But the uneasy team nervously gathered on Sunday to learn their fate in the NCAA tournament in the film room of their practice facility, away from family members, cheerleaders, and university administrators in the Fox-Gittis Room of the Liacouras Center.
Twenty-two minutes into the event, Temple's name came up on the monitors showing the televised tournament selection show. And the seeding was better than the Owls expected.
Temple (23-9) drew the No. 9 seed in the East Regional and will open with a second-round game against eighth-seeded North Carolina State at the University of Dayton Arena in Dayton, Ohio, on Friday at 1:40 p.m.
"This was a little different in that we had a disappointing effort Friday, and there was some angst that we were ever going to get in here," Dunphy said. "But it never changes the excitement that the kids feel and the fans feel, everybody around the program. And hopefully Philadelphia feels good."
After clinching the third seed in the conference tournament, Temple expected to win its fourth Atlantic Ten tourney title in six seasons.
But following a first-round bye, the Owls suffered a quarterfinal loss to Massachusetts for the second consecutive season. This time, Temple lost, 79-74, in a game in which Wyatt, the A-10 player of the year, shot 4 of 19 from the field.
"I think it's time for us to work hard," Scootie Randall said. "This opportunity gave us a chance to redeem ourselves."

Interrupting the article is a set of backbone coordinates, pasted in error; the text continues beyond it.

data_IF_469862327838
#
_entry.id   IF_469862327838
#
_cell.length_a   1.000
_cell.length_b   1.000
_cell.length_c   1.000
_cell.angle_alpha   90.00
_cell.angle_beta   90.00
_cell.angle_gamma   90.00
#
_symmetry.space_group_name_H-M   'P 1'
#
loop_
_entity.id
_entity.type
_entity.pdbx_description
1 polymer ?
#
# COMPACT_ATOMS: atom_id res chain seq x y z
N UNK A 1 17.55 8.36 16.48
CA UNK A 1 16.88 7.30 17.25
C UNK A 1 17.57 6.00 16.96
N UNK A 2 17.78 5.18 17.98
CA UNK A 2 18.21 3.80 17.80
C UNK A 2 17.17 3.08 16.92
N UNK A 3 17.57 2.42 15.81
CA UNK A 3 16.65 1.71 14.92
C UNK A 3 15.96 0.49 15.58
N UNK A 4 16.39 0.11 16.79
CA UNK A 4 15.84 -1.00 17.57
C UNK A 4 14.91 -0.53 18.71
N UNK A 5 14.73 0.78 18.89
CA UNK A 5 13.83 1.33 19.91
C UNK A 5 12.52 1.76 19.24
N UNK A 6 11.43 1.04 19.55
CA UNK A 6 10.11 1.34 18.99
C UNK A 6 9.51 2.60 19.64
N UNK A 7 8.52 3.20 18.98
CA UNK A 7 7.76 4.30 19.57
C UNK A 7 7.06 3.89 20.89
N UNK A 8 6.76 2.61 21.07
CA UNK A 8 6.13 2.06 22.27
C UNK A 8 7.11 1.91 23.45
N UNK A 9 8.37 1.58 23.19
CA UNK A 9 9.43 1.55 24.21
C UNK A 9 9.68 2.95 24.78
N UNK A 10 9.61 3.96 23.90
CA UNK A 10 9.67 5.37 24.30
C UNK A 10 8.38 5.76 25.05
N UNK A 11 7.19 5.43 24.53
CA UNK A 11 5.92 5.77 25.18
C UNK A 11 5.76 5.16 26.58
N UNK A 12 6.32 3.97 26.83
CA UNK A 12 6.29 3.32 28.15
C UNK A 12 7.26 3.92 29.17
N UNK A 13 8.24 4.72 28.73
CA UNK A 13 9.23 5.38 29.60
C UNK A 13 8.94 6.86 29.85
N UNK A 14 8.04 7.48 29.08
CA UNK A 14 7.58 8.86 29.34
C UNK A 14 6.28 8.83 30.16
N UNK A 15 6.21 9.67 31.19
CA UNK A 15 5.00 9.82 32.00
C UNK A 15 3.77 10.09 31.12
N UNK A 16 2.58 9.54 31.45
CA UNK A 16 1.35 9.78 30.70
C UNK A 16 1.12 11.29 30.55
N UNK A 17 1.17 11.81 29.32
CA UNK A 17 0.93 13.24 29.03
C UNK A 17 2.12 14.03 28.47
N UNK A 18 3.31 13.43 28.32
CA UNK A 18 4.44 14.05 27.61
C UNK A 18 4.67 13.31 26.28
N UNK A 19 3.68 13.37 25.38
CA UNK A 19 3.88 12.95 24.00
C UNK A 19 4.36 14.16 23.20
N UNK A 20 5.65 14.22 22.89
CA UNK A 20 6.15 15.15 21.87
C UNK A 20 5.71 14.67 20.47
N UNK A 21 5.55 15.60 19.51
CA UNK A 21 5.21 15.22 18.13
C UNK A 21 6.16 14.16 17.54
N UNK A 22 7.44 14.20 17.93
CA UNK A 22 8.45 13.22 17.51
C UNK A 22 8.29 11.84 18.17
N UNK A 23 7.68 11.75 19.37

A year ago, they were awarded the fifth seed in the East only to suffer a 58-44, opening loss to 12th-seeded South Florida.
Temple's only opening-game tourney win in the previous five seasons came against Penn State in the 2011 West Regional second-round game in Tuscon, Ariz. A victory over the Wolfpack (24-10) would mark Dunphy's third NCAA win.
Dunphy's NCAA tournament mark is 2-14, a record that dates back to 17 seasons at Penn. The Drexel Hill native is in his seventh season at Temple.
Anthony Lee said he expects to be available for Friday's game. The Owls forward was taken to a Brooklyn hospital in the early-morning hours Saturday with concussion-like symptoms, according to sources. The 6-foot-9 sophomore had been dealing with a severe headache.
Things only got worse when he took an elbow to the head on a hook shot in the first half of Friday's game. About 12:30 a.m., an hour after the game, he was taken to a hospital in an ambulance. He was treated and released. He spent Saturday and part of Sunday at Temple University Hospital.
Contact Keith Pompey at email@example.com. Follow on Twitter @pompeysgridlock.